Myself I’m looking at Value. My metrics tell me UK property is wildly over valued and so for now I choose to rent. One of the big differences between the two is interest rates. Interest rates are at all time lows and the government/Bank of England is doing everything they can to force rates down and hold them down. QE has had an impact but is starting to lose effect but the FLS seems to be taking over where QE left off. The question is how long will interest rates stay at these record lows.

    Meanwhile my wealth is all tucked up in a non-emotional mechanical tax efficient diversified portfolio which doesn’t include UK residential real estate.

    • You make a good point on Value… UK property has been overvalued for years and years… and it it likely to increase a lot further (especially the London area). I agree with you that the interest rates are sure to rise soon (probably the next couple of years) but the increase will be slow. I plan to fully pay off my house by the time they return to anywhere near pre-recession figures. We all need to live and for now paying my mortgage makes much better financial sense than renting… by a long way! My wealth is definitely also tucked up in non-property funds/stocks… It will be a long time before I buy another property and become a landlord ;)

  5. Great thoughts. I also think liquidity is often overlooked. You can’t peel off a portion of your home to sell when you get into financial trouble later. It eats a lot of capital that isn’t easily accessed.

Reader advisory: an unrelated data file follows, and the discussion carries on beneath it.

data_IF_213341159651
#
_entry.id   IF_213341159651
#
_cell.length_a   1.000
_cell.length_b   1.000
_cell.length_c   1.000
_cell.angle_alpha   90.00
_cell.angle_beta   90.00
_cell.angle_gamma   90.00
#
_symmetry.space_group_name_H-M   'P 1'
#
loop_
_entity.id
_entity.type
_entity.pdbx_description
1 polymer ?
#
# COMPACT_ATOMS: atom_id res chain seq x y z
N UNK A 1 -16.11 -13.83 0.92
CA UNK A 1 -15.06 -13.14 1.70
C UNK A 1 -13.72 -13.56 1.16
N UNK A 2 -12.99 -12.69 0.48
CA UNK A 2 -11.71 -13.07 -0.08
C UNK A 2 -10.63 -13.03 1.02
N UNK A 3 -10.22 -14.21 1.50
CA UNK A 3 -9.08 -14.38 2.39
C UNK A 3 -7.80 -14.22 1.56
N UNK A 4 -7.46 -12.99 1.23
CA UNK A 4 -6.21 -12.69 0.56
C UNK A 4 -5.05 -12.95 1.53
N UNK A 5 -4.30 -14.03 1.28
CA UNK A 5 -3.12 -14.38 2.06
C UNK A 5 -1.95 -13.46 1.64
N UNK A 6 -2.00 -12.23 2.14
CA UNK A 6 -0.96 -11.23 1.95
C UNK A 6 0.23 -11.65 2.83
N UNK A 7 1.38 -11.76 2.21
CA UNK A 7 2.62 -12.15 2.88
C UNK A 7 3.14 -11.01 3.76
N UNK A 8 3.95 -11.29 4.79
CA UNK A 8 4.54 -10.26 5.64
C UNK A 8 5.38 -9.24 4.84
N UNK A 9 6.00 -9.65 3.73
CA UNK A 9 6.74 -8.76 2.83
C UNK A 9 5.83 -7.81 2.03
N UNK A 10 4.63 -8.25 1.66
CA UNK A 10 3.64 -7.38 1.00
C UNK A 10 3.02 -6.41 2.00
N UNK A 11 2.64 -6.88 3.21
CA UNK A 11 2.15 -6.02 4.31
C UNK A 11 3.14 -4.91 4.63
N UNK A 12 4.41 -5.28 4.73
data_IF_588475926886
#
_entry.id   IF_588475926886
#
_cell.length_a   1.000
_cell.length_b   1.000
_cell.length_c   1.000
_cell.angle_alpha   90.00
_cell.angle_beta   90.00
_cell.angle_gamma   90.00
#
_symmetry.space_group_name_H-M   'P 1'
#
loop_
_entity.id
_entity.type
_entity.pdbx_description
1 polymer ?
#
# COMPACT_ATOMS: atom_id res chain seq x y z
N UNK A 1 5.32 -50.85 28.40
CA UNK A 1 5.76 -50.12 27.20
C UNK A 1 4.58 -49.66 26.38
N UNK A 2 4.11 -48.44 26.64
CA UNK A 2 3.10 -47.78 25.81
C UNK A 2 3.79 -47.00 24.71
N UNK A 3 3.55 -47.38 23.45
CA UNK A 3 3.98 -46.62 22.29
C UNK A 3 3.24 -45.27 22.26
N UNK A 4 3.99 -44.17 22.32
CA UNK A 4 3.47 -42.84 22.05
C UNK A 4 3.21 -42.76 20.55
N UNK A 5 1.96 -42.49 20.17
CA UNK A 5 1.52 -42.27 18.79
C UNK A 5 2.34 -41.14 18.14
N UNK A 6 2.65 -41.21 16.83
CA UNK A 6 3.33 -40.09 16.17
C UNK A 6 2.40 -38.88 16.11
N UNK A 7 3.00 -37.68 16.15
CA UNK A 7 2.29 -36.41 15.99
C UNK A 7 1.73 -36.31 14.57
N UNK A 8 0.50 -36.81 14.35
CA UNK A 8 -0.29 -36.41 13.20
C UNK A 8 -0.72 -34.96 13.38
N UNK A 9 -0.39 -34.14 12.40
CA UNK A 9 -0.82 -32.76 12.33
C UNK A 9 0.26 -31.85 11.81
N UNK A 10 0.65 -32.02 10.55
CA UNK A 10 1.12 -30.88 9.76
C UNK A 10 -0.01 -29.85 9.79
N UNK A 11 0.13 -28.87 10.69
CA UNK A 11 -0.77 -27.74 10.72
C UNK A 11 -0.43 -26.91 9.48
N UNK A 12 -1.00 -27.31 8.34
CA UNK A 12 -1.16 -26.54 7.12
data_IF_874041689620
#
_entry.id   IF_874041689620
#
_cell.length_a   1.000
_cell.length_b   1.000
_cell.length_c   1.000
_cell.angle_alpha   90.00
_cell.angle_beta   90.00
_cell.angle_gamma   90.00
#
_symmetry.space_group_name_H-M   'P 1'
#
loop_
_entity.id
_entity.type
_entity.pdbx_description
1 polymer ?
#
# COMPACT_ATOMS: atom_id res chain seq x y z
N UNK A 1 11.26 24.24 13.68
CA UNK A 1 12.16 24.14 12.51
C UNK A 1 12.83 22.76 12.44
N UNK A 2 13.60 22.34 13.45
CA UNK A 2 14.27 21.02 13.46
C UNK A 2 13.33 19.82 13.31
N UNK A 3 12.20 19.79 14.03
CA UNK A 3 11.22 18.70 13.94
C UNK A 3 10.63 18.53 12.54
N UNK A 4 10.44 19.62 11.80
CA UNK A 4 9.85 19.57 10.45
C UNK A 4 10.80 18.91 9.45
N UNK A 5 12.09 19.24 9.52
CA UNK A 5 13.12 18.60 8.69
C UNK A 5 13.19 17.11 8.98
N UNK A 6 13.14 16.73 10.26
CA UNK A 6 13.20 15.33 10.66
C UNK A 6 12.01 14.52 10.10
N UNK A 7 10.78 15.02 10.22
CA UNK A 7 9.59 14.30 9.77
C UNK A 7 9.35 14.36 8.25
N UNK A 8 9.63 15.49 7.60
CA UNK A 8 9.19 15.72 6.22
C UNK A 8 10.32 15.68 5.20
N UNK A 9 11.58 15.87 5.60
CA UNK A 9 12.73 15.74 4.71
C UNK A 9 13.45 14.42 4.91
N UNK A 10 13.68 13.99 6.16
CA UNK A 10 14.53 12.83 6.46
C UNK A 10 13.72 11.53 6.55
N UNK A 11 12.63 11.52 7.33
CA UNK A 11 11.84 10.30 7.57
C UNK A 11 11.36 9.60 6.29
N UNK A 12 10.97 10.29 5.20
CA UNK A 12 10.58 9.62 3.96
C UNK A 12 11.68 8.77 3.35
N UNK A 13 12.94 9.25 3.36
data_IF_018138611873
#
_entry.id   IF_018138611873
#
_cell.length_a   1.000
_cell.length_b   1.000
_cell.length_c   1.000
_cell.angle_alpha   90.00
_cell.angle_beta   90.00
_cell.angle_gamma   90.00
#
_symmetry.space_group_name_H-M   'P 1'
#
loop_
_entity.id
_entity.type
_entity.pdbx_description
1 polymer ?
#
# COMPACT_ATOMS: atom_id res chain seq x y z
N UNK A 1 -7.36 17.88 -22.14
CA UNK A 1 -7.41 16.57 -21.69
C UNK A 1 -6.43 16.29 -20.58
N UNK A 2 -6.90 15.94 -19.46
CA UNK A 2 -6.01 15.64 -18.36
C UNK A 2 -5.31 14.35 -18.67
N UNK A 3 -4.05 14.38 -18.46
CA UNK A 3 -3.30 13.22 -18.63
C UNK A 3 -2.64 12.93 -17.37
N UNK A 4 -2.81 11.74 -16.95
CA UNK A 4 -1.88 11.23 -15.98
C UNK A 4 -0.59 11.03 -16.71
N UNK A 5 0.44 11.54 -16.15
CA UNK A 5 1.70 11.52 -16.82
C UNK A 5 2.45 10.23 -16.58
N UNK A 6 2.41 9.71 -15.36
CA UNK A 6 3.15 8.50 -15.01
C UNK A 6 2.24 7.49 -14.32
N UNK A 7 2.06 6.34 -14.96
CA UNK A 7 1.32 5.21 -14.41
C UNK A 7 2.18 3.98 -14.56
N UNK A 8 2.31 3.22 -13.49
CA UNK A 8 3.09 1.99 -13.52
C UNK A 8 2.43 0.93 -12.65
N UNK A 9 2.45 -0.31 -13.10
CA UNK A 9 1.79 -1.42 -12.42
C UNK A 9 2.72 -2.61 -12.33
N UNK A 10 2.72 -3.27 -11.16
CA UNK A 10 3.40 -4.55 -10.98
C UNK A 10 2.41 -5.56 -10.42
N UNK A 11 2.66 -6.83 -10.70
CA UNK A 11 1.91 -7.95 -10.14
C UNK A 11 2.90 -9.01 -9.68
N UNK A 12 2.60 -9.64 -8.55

AverageJoe recently posted..Credit Card Rewards and Changing the Budget for Baby: 2 Guys and Your Money 026My Profile

  6. Great post! it’s nice to hear other people’s thought on buying/renting

  7. I both took a long loan term, but also a ‘long’ payment window. Even though I get paid weekly, I decided to keep my mortgage at monthly repayments, but still pay into it weekly. This must impact my interest calculations! And nevermind the set payments, for the last year I’ve planned to ‘fully’ overpay (I can only overpay $5000 pa).

  8. My strategy is to get as many properties as I can and rent them out. Money’s cheap at the moment and rent is expensive!!

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  1. [...] it is important to ensure that you have considered three key things before even looking to buy: Long-Term Plan, Affordability and Exit Plan. Assuming that you have, here are three tips to help you with the next step of the [...]